The Courier News from Blytheville, Arkansas on October 9, 1954 · Page 10
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The Courier News from Blytheville, Arkansas · Page 10

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Blytheville, Arkansas
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Saturday, October 9, 1954
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Page 10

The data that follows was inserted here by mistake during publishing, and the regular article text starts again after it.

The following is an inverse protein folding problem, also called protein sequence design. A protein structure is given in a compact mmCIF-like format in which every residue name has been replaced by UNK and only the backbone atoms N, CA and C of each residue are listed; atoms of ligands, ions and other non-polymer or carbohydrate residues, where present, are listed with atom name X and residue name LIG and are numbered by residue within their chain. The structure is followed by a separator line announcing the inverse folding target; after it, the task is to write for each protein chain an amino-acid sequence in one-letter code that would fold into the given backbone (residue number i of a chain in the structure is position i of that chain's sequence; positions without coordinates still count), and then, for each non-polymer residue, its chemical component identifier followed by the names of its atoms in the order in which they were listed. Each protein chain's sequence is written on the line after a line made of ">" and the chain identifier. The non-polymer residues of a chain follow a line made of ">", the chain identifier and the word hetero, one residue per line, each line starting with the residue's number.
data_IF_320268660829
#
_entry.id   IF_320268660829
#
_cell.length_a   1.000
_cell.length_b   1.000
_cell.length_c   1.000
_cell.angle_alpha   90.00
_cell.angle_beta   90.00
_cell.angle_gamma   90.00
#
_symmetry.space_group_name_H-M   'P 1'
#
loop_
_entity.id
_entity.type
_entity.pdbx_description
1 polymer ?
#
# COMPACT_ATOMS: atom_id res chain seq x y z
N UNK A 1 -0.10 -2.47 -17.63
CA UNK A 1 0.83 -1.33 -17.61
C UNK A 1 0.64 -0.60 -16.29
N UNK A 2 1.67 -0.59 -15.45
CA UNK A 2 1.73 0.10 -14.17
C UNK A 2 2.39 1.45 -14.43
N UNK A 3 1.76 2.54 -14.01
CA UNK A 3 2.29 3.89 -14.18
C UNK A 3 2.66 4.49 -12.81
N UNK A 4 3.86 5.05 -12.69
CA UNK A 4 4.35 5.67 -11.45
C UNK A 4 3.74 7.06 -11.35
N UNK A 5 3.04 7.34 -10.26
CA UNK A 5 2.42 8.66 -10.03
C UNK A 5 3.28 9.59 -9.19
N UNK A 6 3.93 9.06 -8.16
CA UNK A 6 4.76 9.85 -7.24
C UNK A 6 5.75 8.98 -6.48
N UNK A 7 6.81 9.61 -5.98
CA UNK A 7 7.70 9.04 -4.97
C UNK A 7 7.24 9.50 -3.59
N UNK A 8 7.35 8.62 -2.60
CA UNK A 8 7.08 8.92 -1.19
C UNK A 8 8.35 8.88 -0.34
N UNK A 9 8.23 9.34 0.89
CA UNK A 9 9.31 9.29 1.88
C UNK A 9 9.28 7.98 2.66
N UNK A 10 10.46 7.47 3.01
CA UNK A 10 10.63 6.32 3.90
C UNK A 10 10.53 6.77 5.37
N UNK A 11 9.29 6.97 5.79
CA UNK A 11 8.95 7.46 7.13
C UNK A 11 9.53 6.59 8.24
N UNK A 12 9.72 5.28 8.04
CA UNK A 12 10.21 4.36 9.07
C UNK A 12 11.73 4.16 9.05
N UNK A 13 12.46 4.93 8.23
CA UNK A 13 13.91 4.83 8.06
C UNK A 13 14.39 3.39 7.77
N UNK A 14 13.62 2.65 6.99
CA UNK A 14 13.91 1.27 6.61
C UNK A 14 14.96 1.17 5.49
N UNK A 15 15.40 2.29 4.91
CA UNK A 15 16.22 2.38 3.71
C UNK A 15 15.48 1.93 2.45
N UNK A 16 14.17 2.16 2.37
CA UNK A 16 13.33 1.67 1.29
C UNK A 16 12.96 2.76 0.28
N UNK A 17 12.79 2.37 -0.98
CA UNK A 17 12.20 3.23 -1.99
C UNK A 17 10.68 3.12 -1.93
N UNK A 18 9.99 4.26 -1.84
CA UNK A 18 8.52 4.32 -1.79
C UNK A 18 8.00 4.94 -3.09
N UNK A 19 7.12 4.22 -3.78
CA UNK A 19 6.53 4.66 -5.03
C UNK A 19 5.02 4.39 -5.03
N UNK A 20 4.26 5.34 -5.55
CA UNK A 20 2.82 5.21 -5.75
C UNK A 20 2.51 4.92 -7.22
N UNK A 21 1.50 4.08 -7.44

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PAOBTEN (ARK.)' COURIER NEWI SATURDAY, OCTOBER I, W54 lot More' Indictments Expected by Capehart From Housing Probe WASHINGTON (AP) — Chairman Capehart. (R-Ind) said today he expects "a lot more" indictments to result from his Senate Banking Committee's investigation of postwar housing financed with government-insured loans. me committee recessed four days of hearings here late yesterday. But Cnpehort ordered subpoenas for five witnesses to appear at a hearing Nov. 9. He emphasized tge investigation is not concluded. Earlier, Cnpehart had indicated hearings were over except for persons who wished to testify because they thought they were injured in previous testimony. A special federal grand jury here has been instructed by Ally. Gen. Brownell to "inquire imo bribery and other criminal conduct in the federal housing program," and grand Juries nlso have been convened in other cities. Capehart said indictments are showing up almost daily and added "there should be a lot more. Brownell announced the grand jury here would inquire specifically into the conduct of Clyade L. Powell ousted last April as assistant Federal Housing Administration commissioner in charge of the rental housing program. Powell Won't Talk Powell, three times a witness Delore the Senate committee, re- against possibl self-lncrimination. The committee received testimony Powell had demanded and got $10,000 to increase an FHA commit men', on a Washington apartment project loan and that, in a 10-year period, he had banked »138,000 more than his net federal salary. Capehart said the banking committee could "go on for a year with hearings like we've had." He told newsmen he would ask the Senate for authority and funds to continue the investigation all next year. So far, he said, the committee has received S225.000. Capehart said that while the public hearings are In recess, his staff will look into "some other irregularities." Three of the witnesses to be summoned to the Nov. 9 hearing lire Robert McCormack of nearby Arlington. Va., Louis Lesser, a Beverly Hills, Calif., builder, and Rocco De Orazla, described by Capehart (is "a reputed gambler" In the Chicago area. The cornmlttee heard yesterday McCormack was paid $27,500 in lees for bringing clients Interested in defense housing projects to n Washington lawyer. The committee wants Information about a cashier's check Powell allegedly sent to De Orazla. No Success Capehart said the commltlce had tried without success to question McCormack, Lessor and De Ornzln at the hearings ended yesterday. The committee also directed two attorneys to return Nov. 9 nflcr unsuccessful efforts yesterday to clear up questions about large sums which passed through their hands. They are Arthur M. Chime of Washington who did work for Ian Woodner. a New York and Washington builder, and Abraham Traub of Brooklyn, whose clients included 15 builders of MR government-insured apartment projects In New York Chalte hnd tcKlllied previously he received $66,000 from Woodner over several years. But the committee said yesterday an audit of Woodner's books by the General Accounting Office (GAOL disclosed that $155,000 had been listed as paid to Chaite. The committee demanded an explanation of the apparent $00.000 discrepancy. In many cases, Chalte said In- had no recollection of why the checks were drawn. But he denied flatly he ever paid any money lo Powell, with whom he used to work in FHA. Chaite said he travelled over the country buying 15 million dollars worth of land for Woodni'r and that some of the payments were to cover his expenses. "Got N'owhere" Capehart finally declared "ue're getting nowhere" and unnmim-iHl he was ordering a full GAO audit of chaile'B books. Capehart said I the matter would be referred to j the Justice Department and Internal Revenue Service. Traub later said he believed he peared before the committee in New York, was asked about large amounts listed on his income lax returns as expenses for clients and covered in part by checks drawn to cash. The attorney said he could not recall specific items. But he said he believed the money generally was paid out lo satisfy debts he had incurred as a guarantor for persons who had defaulted. William Simon, committee counsel, pointed out that tax return forms provide a separate heading for such a purpose. Traub later saidhe believed he could give the committee satisfactory answers if It would return his books. Capehart promised lo do this If Traub would agree lo cooperate with two GAO auditors assigned to the case. The committee has said Traub drew a million dollars worth of checks to cash and that adequate explanation for this was lacking. Traub testified he made four to six trips a year lo Washington to see Powell when the latter was an FHA official and that he talked to Powell by phone perhaps a dozen times a year. Harry Fritzius Now Has His Own TV Show Harry Fritzhis, former resident, of Blytheville, Is now appearing on his own television program each week over WHDQ-TV, Channel 13, Memphis, Tenn. The program titled "The Personal Touch" Is seen each Wednesday at 1 p.m. and offers advice to Mid-South housewives on ways and means to belter decorated homes. Mr. Fritzlus was graduled from the Memphis Academy of Arts and attended the Art Student League in New York and tile Chicago School of Design, after finishing h school In Blytheville. He has held one-man shows ol paintings at Norwalk, Conn., and In Florida, California and New York. Besides starring on Ids own prj- griim. he Is r; set mid stage designer on Ihe station's staff. He lives at 1031 North Watklns in Memphis. Hurricane Hazel Whirls Through Caribbean Sea MIAMI. Pin. 1/11 — Hlirricnno Hazel whirled its lUrHiiilc-pp.r-iiwir wind. 1 ; in Ihe central Caribbean Sea today still on n wesl-norlhwcsl i-oursp (hat posed no immediate threat to land. Navy hurriniiio hunter planes were not poncinitinp the great dls- lurbiince bc'cmise of ils violence. They were warned uwtiy troiu it after a crewman of a ,>lane was injured. The San Juan. P. R., Weather Bureau railed Him 1 ! "very clnn- gernus." Ti was expected to continue on ils west-no r l Invest- course in the open Caribbean Sea loriny. The present course would take it south of Jamaica. At 5 a.m. HIST the. eighth hurricane of Ihe .season was about 850 miles snuth-.soiiLheasl of Miami. It was moving at a forward rate of about ei^hl m.p.h. EISENHOWER (Continued from Page 1) ater promised "n slopped up tern,.«" In their fight (or control ol the House and Senate. They avoided committing Eisenhower to more thitn the two additional campaign speeches lie now definitely has planned. But Nixon aid the president probably will cake another address—a larm peech somewhere In the midwest. House speaker Martin and icnate majority leader Knowland publicly continued to voice confidence the Republicans will win (heir battle, but some members of the party high command were siiy- ing privately they are worried. Eisenhower's speech last night was In much the same pattern as the one he made In Hollywood Bowl. As on.that occasion marking the start of his harder hitting tactics, the President jabbed repeatedly at the democrats without once mentioning Individuals or the opposition party by name. In fact, throughout his speech he deleted from his prepared text several mentions of a "Republican" Congress and talked of just "Congress" in reviewing the record. Aides could oifcr no explanation for that—which was something he did In Los Angeles, too. "We've backing Ike" Kit;ns popped up all over the auditorium when he walked to the rostrum to start his address, which the White House said was carried by TV and radio to 1,250.000 party workers at 26,500 rallies around the country. There was a burst of applause when Elsenhower said that voters In 1052 were determined to "eliminate penetration by the Communist conspiracy in our government." and another when he declared "they did not consider that menace a red herring." That was a poke at the Truman administration's handling of the subversion problem. The crowd cheered, loo. when he said his administration tolerates "no vacillation nor inaction . In dealing with tlio.se who, by lorce or violence, would overthrow the government of the United States." Elsenhower reiterated that Republicans by themselves cannot win the November election battle. Appealing as he did in I-o.s Angeles to independent voters and dissident Democrats, Elsenhower declared: "We must enlist the spirited support of friends and neighbors, regardless of party, who believe in our principles and objectives." The President got one of his biggest hands of the evening when he praised the administration's record In the foreign policy field and added: For the first lime In 20 years there is no active battlefield anywhere In the world." Speaking of whal he tanned oth- ?r accomplishments of his administration and the Republican-led 03rd Congress, the President said among other things that-. 1. "bur people . . . now have clean, honest government." 2. "Taxes have been cut $4,700,000,000—'Ihe largest reduction In history' ", and federal spending has been "cut ... by 11 billion dollars." Cut Payroll! 3. "We smoked out 211.000 unnecessary positions on the federal payroll and got rid of them." 4. America loclay has "the strong rst armed forces in our peacetime history." at less cost. The Pre.sident lidded that "our military strength docs not consist of Involuntarily recalled veterans who have already served our nation In war." 5. "We at Irist have an economy whose strength is not sapped b\ the virus of Inflation—an cconom; whose strength Is not dependent Traffic Bond Forfeited John Sullivan forfeited $5 bond in Municipal Court this morning on a charge of nmninn a red light. D-Y Issue To Await Election By G. MILTOtf KKI.LY WASHINGTON MV- The Dixon- fates contract was on the shell mill after election today "at the > UK g es lion," the Senate-House Atomic Energy Committee said, 'of members representing both jolltical parties," This was the committee's i,ord- ng yesterday In wiring its 18 mem- >ers there'll he no public hearings icxt Wednesday, us had been planned, on the much-disputed private power proposal. Instead, it soggested the hear- ngs be rescheduled for Nov. 4— two dftys after the elections. It said "an overwhelming number" of the legislators found their campaigning duties too heavy to hold lea rings now. The .contract provides that the Dixon-Yates private utility group build a plant to send electric pqw- er through Tennessee Valley Authority public power lines. The Senate already is scheduled to meet in special session Nov. 8 on (he move to censure Sen. McCarthy (R-Wis). Some Republican senators said privately they were more than )leased by news of the Dixon-Yates postponement. They said they had considered it would be a mistake to provide such a forum for foes, particularly Democrats, of the proposal. Sen. Ke/auver (D-Tenn). a leading critic of the contract, applauded the postponement and said "I think the hearing got too hot for them to handle before the elections." The plan calls for private utility companies headed by Edgar H. Dixon and.E. A. Yates to -build a generating plant at West Memphis, Ark. upon the sacrifices of the battlefield." On the economic front, Elsen- hower said he is keenly aware that n some localities "dislocations and hardships do exist"—an uparenl, reference to unemployment in some areas, and to the Democrats' criticism of the administration on thai score. "These problems we are striving constantly to ease," the President said. As for tasks remaining which ic wants a new Republican-run Congress to tackle, Eisenhower said they include: Cutting federal spending further "so we can cut taxes more; improvement of the peacetime farm program; revision of the Taft- Havtlp.y Labor law; statehood for Hawaii; lowering of the voting age to 18; development of a national water resources program; encouragement of school construction; provision of a health and medical program without socialization of medicine; and "we must continue our historic advances In the vital area of civil rights." Obituary Levas Boyd Services Are Tomorrow Services (or Mrs, Leva Agnes Boyd of Blytheville, who died yesterday morning at Methodist Hospital in Memphis after a long illness, will bf conducted at 3 p.m. Sunday at the First Baptist Church by the Rev, Vernon Gean assisted hy the Rev, J, C, Dickinson and the Rev. John Gearing. Burial will be in Elmwood Cemetery with Holt Funeral Home Ini charge. Mrs. Boyd. 37, was a relive of Presc'otl, Ark., and cime to niytheville in 1831 with her husband, Vernon Boyd. She was a member of the First Baptist Church. She is survived by her husband; a son, Vernon Boyd, Jr., in the Navy; it daughter. Janet Sue Boyd of Blytheville; parents, Mr. and Mrs. Sam D. McGce of Promised Land; two brothers, Travis McGee of St. Louis, Mo., Quinton McGee of Torrcnce, Calif.; five sisters, Mrs, Azzelle Lester of St, Louis, Mrs. Roland Williams of Torrence, Mrs. Edrie Games, Mrs. Learah Robertson and Miss Sue Battles of Hermondale, Mo. Mrs. Boyd was preceded in death by her brother, Thurman McGee, in 1948 while he was serving in IhR Air Force. Pallbearers are Jack Attaway, Herman May, Louis Boyd, John Sparks, Bart Edgen, Jeff Hester, Dr. Orlie Parker and Jack Vowell. Honorary pallbearers are T. C. Hopper, Bill Haynes, Hubert Polfi- grove, Jack Tnpp, H. E. VanCleve, Preston Thorne, Henry McCain, Bill Tepethoff. J. P. Hocott, Leland Hodge and Jim England. Tall and Quiet, 'Good Boy' Pleads Not Guilty To Charges of Twin Stabbings of Youngsters SPRINGFIELD, Mass. Ut-The "boy around the corner" pleaded Innocent today to two murder charges in the stab-slayings of a 14-year-old baby-sitter and her four FRENCH Landrum Child Rites Tomorrow Services for Sherry Ann Landrum, 9-month old daughter of Mr. and Mrs. Johnny Landrum of 1905 West Vine, will be conducted Sunday at 2 p.m. at Cobb Funeral Home Chapel by the Rev. M. D. Mabry. Burial will be in Dogwood Cemetery. She died at Baptist Hospital in Memphis after a three-week illness. She is survived by her parents. (Continued from Page li Mendes-Prance appealed for the support of those who had favored the EDO plan. Many EDO proponents have expressed reservations about the new defense scheme. "It Is a law of life," the premier said, "that nature does not move in jumps. The jnification of a continent is something that takes a ong time. We. made progress toward building a united Europe at London." Although some of Mendes- France's arguments hit home, the deputies showed little enthusiasm. Most of them were obviously depressed at the thought of voting r or the rearmament of Germany, which has invaded Prance three times since 1810. In making the issue a matter of confidence. Mendes-France won two days time to rally public opln- on. French parliamentary procedure requires one full calendar day between a request for a vote of confidence and the balloting. There can be no discussion Tuesday exoept for brief statements explaining party positions., Mendes-France can count on many influential newspapers to back him. He also can count on considerable popular support based on his success in ending the Indochina War and a British promise ti keep four divisions on the European continent. A weekend of intense political maneuvers was in prospect. Leaders of all assembly faptions are expected to meet and weigh the advantages of supporting the government, taking a stand against it or just not voting. If the vote goes against the premier, he will automatically be out of office and Prance once again will be in the throes of a political crisis. U.N. AMD Drops 24 Workers LITTLE ROCK Wl — The State Highway Department has released 204 employes since Sept, 1 in what personnel director Dennison Ynn- tcs described as n "seasonal" layoff. Twenty-three other separation notices were being processed, Yates said Blytheville OCT. "I f\ 1 9 FiiirKrtmmls Allspices Junior riiaiahcr of Commerce EYOUR FRIENDLY THEATRE SUNDAY and MONDAY Continuous Showing Sunday From 2 P.M. ACTUALLY FILMED WITH THE WHALING FLEET IN THE ICY ANTARCTIC) ALAN LADD IN HIS TOP ADVENTURE! COUJVELH PICIURLS p-moU A WKWCK PROMOTION ALAN LADD HELL ' BEL OlrV wit wm irt wj rail WM< V»;t.' tj t..JM . »,-,,«. bi WWM mmtm • Mi ' »M«lt ftaj«* <Mf V. MfcM I MUOt. [*«•<* W«BM« WORLD'S NEWEST! WORLD'S FINEST BIG SHOW S ARENAS USED FOR ITS 1OOO WONDCRS SKSEI-BETTEIl-GliANDEII-THMI Off AN ICLIOIN* IPOCH IK tm WORLD'S GREATEST AMUSEMENT INSTITUTION 600 - PEOPLE - H» 13 ARCNIC STARS 50 • MUSICIANS ... SO at wno «mMM.s HIPPOPOTAMUS 1S.EUPHMTTS-15 sm • SEAT* • sow 57,400 51,750,000 CAPrTAl it CONLEY * F* mily, TTie Gmmt Bw*- b*c* tldfrt hi BK irorid Aitoundlnf AfrtrAnd From the Are«nllflf *APOUQ Oaring Gy ( * LA FORMS Intrepid Atrl*It*+B Ch*mplon» *t I GEOR6EOUS STREET PARADE 11* AJ». TwicEDAii.mBp.iii.'fj'js? • BACK TO PRE-WAR PRICES • ADULTS $1.18 • CHILDREN 55c Ml TKKETS PIUS T« , Ketrrve »nd Admission Tirkrfs on Salt Circus nay At Owens Rrxnll Drug Slore m Milm It. NEW TEMPORARY LOCATION! Pepsi-Cola Bottling Co. Now Located In Blytheviiie Motor Co. Buildin Corner First and Walnut Due to the crowded conditions of bur former Main Street location, we find it necessary to re-locate in temporary quarters in the BLYTHEVILLE MOTOR CO. BLDG., corner of FIRST and WALNUT STREETS. OUR PHONE NUMBER REMAINS UNCHANGED — PO-2-2095. We are in the process of re-building our old plant at 312 W. Ash which will take approximately 60 days. We will operate from there until our new bottling plant is completed at the corner of Mathis and Elm in the newly developed industrial section of Blytheville. We hope to be in our new home by March 1, 1955. We wish to thank you all again for your kind understanding of the interruptions in our schedule as a result of the fire. We hope you will bear with us until we are again operating normally. Pepsi-Cola Bottling Co. of Blytheville Now Located At. BLYTHEVILLE MOTOR CO. BLDG. year old charge. Tall, 18-year-old Kenneth R. Chapin responded in a clear voice, 'not guilty" to.the two charges of murder read out in the Dlstlrci Court room by Clerk JamesLovett. Judg e John M, Noonan ordered Chapin held without bail for hearing Oct. 19. The boy's father, Theodore E. Chapin, Springfield Armory electrician, sat in a front row during the brief arraignment. The father's eyes were tear-filled as he watched rtis oldest child arraigned. Father Cries The boy. glanced at his father, but they did not speak to each other. The high school sophomore looked tired and his hair was tou-sled as two policemen led him into the courtroom. "This complaint charges," the cleric intoned, "that you did assault, and beat with intent to murder Stephen Ross Goldberg, and did murder him on the 25th of September this year. How do you plead?" Voice Steady "Not guilty," was the response n a steady voice. The identical wording charged him with the slaying of Lynn Ann Smith, 14. Police Chief Raymond P. Gallagher and Dfst. Ally. Stephen A. Moynahan said that the boy admitted in a signed statement that he slew Lynn Ann and the Goldberg boy. Young; Chapin, whose home is only a few doors from the Smith family's, was a pallbearer at her funeral a few days after the slaying two weeks ago tonight. Gallagher said Chapin, a 6-foot, 3-inch electrician's son described by teachers and friends as a "good . . . quiet boy," offered no reason for the double slaying. Gallagher said the youth, a Boy Scout leader who had never before been in trouble with the police, First and Walnut Ph. 2-2095 chain-smoked cigarettes but otherwise was calm as he explained the ilaying and readily signed hit statement. Then, Gallagher said, he told authorities where they could find the death knife (behind a chair in Ills room) and his blood-stained clothing hanging in a kitchen closet of his home. The police chief said "there Is no question of sex being a factor in this case. It definitely is not." Gallagher quoted young Chapin's statement as saying he began stabbing and beating the girl the moment she opened the door admitting him to the Goldberg apartment in a substantial section of Springfield. Then, Gallagher went on, the youth heard little Stephen cry. He went to the child's bed and stabbed him and beat him with the wooden knife handle. The bodies were found by the youngster's parents, Mr. and Mrs. Bernard Goldberg, when they returned from a night movie. Lynn Ann had been stabbed 34 times. Her neck was broken. Stephen was stabbed 24 times. His skull was fractured. Gallagher said young Chapin recalled every detail of the slayings except how many times he stabbed the. girl and the little boy. After the slayings, Gallagher quoted him as saying he went home, washed his clothes and cleaned the knife, hid them, and went to .bed. The police chief said Chapin's arrest came after a house-to-house check of the neighborhood around the Smith and Goldberg homes. He indicated that a piece of crochet thread, found in the Goldberg apartment, led to the Chapin home. Earlier, police who described the thread as their best clue said it had been wrapped around the handle of the knife to secure better grip. (Continued from Page 11 bias with persons of all nationalities, religions and cultures." (U.N. employes are drawn from 70 countries.) (2) Vote If you want but don't run for office and don't express yourself publicly on "matters of a controversial nature." (3) Your private life is your own, but don't behave so as to bring discredit on the organization you serve or offend the commu- nitj you live in. The board has been preparing the report since mid-1952. Its chairman is Thanassis Aghnldes ol Greece. Henderson Seed Co. Now Open For Business- !n their new office with new scales. Adequate facilities for handling your soybean crop in a prompt and efficient manner. Market prices paid for soybeans at all limes. Henderson Seed Co. Distributors of Pedigreed 1-A Cotton Seed 1'h. 2-2860 Highway 61 S. Be A Wise Owl And SHOP EARLY! While Stocks are Complete Use Our Convenient Christmas Lay-Away Plan Toys Tricycles GENERAL HARDWARE AND APPLIANCE CO. TOAI A. LITTLE, Jr., 109 W. MAIN Manager PHONE 3-4585 FALL PLANTING SEEDS WHEAT—Chancellor . ........ perbu. $2.75 BARLEY—Cert. B-400 . per bu. $2.25 HAIRY VETCH . . ... per Ib. .15 RYE GRASS . . .,...,..., ptr Ib. .12 BALBOA RYE per bu. $1.95 ALFALFA—Okla. Approved per Ib. .36 Certified ARKWIN Seed Oatt per bu. $1.50 Ky. 31 FESCUE CERT per Ib. .25 Other Fad Planting Seed Avaifafeft • WE BUY SOYBEANS AT TOP PRICES Both Seed and Commercial Soybean! Blytheville Soybean Corp. Ph. PO 3-6856 or 3-6857 1800 W. Main St. Blytheville, Ark.